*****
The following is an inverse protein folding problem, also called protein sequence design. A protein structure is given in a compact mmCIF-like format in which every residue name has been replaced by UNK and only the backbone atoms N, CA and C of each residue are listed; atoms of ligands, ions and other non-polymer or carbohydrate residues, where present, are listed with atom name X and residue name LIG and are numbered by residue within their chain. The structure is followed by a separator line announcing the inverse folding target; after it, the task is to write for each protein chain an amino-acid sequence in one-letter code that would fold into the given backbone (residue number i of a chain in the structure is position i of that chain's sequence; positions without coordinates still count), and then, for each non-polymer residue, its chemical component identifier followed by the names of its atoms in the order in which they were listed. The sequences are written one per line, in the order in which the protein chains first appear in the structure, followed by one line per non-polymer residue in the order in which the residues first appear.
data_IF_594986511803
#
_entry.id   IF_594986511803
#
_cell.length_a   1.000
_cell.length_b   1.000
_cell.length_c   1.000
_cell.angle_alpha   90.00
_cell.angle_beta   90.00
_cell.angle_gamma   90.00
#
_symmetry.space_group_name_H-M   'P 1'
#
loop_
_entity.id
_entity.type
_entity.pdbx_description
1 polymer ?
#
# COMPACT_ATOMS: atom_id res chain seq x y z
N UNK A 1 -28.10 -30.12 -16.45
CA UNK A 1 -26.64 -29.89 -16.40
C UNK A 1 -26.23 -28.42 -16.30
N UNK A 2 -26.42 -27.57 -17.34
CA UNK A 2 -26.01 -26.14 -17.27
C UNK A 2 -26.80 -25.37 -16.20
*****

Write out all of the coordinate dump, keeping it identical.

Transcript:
The following is an inverse protein folding problem, also called protein sequence design. A protein structure is given in a compact mmCIF-like format in which every residue name has been replaced by UNK and only the backbone atoms N, CA and C of each residue are listed; atoms of ligands, ions and other non-polymer or carbohydrate residues, where present, are listed with atom name X and residue name LIG and are numbered by residue within their chain. The structure is followed by a separator line announcing the inverse folding target; after it, the task is to write for each protein chain an amino-acid sequence in one-letter code that would fold into the given backbone (residue number i of a chain in the structure is position i of that chain's sequence; positions without coordinates still count), and then, for each non-polymer residue, its chemical component identifier followed by the names of its atoms in the order in which they were listed. The sequences are written one per line, in the order in which the protein chains first appear in the structure, followed by one line per non-polymer residue in the order in which the residues first appear.
data_IF_594986511803
#
_entry.id   IF_594986511803
#
_cell.length_a   1.000
_cell.length_b   1.000
_cell.length_c   1.000
_cell.angle_alpha   90.00
_cell.angle_beta   90.00
_cell.angle_gamma   90.00
#
_symmetry.space_group_name_H-M   'P 1'
#
loop_
_entity.id
_entity.type
_entity.pdbx_description
1 polymer ?
#
# COMPACT_ATOMS: atom_id res chain seq x y z
N UNK A 1 -28.10 -30.12 -16.45
CA UNK A 1 -26.64 -29.89 -16.40
C UNK A 1 -26.23 -28.42 -16.30
N UNK A 2 -26.42 -27.57 -17.34
CA UNK A 2 -26.01 -26.14 -17.27
C UNK A 2 -26.80 -25.37 -16.20